and if it is a case off comb being bigger then my brood box, can't i just cut it down to fit.

  3. #43
    Join Date
    Aug 2002
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    Nehawka, Nebraska USA
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    In theory, I guess you can cut it to length, but there's not really a "top bar" just ears on the ends with cells going all the way to all the edges. If you cut it to length the ears would be a bit weak I think. But you could probably cut both ears off, cut the comb for length and put a top bar on it. That would give you some support. You could glue it on and also put some wood screws in.

    Then there is depth. PermaComb is 152.4mm tall. I assume yours are British Standard deeps and are 215mm? I guess you'd buy a little height by adding a top bar on, but not that much.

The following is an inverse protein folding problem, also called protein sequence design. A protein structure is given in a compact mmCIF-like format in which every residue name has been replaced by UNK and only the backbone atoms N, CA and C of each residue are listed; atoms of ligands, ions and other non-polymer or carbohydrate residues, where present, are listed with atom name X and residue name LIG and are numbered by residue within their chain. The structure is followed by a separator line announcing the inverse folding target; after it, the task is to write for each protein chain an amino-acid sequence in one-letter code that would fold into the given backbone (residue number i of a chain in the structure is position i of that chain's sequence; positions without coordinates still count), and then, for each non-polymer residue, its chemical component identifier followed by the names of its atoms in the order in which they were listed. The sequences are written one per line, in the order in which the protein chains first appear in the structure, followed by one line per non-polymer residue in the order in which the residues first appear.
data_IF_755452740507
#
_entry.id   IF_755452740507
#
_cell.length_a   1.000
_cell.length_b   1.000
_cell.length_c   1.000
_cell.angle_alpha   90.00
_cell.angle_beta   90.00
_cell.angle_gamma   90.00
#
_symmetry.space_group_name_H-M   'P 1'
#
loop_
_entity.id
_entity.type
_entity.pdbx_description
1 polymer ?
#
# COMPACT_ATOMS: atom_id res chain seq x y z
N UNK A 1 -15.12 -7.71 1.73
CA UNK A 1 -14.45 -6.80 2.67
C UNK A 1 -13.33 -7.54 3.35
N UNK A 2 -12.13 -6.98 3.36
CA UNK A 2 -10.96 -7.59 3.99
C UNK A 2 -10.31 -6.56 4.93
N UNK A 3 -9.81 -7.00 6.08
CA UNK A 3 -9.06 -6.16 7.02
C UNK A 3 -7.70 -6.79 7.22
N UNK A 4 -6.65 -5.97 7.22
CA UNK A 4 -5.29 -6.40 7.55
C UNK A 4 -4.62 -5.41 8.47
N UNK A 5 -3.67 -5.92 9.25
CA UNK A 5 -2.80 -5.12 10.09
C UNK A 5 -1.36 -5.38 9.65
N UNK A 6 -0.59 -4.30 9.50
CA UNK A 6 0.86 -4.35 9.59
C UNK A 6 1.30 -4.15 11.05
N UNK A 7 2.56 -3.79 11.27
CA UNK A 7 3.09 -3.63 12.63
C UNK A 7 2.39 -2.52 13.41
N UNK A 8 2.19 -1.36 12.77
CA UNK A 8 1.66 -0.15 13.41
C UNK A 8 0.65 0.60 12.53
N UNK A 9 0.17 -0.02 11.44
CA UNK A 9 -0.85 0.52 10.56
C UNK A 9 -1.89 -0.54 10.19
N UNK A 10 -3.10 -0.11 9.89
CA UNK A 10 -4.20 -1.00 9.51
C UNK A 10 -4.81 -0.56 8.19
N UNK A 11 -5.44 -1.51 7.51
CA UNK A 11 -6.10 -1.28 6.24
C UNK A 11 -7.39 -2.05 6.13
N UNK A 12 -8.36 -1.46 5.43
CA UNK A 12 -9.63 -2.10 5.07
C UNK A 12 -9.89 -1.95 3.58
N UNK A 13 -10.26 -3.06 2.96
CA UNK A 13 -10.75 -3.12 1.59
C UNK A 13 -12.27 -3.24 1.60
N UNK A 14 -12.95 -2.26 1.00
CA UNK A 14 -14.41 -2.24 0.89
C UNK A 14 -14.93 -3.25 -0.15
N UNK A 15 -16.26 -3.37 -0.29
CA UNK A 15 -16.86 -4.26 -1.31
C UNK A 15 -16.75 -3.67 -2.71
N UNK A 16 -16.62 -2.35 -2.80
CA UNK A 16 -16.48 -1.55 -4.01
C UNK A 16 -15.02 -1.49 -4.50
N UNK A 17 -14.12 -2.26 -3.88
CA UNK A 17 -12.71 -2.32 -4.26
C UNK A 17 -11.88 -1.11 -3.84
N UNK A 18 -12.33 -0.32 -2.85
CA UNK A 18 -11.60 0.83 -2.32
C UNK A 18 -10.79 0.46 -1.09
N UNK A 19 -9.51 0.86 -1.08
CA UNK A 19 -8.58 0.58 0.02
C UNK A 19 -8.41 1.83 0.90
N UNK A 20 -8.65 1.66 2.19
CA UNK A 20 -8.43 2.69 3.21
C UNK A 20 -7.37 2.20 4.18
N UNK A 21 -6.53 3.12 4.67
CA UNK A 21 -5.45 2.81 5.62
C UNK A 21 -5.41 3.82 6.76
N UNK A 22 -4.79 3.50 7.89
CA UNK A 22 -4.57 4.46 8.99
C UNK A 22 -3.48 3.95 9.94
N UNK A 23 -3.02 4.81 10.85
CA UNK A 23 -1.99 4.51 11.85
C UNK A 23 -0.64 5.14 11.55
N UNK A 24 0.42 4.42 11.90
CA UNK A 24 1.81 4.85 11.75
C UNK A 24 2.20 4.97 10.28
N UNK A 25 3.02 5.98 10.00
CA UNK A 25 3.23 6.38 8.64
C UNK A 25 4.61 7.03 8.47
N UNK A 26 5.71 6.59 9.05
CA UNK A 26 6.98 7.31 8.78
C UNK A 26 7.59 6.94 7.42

http://www.bee-l.com/bulletinboard/seets/permacomb.htm
    Michael Bush bushfarms.com/bees.htm "Everything works if you let it." ThePracticalBeekeeper.com 40y 200h 37yTF

  4. #44
    Join Date
    Sep 2003
    Location
    New Zealand
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    211

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    Firstly I need to study Dees writings,the whole 22 sections.Secondly in order to get acceptance and convince commercial beekeepers in New Zealand that would justify expenditure in retooling it will have to be proved that it is effective as a varroa control in our country.Thirdly what ever size cell required we need to be able to produce/procure the finished product here in Langstroth sizing for both 3/4 and full depth and be cost effective.
    BOB

  5. #45
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    Aug 2002
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    Nehawka, Nebraska USA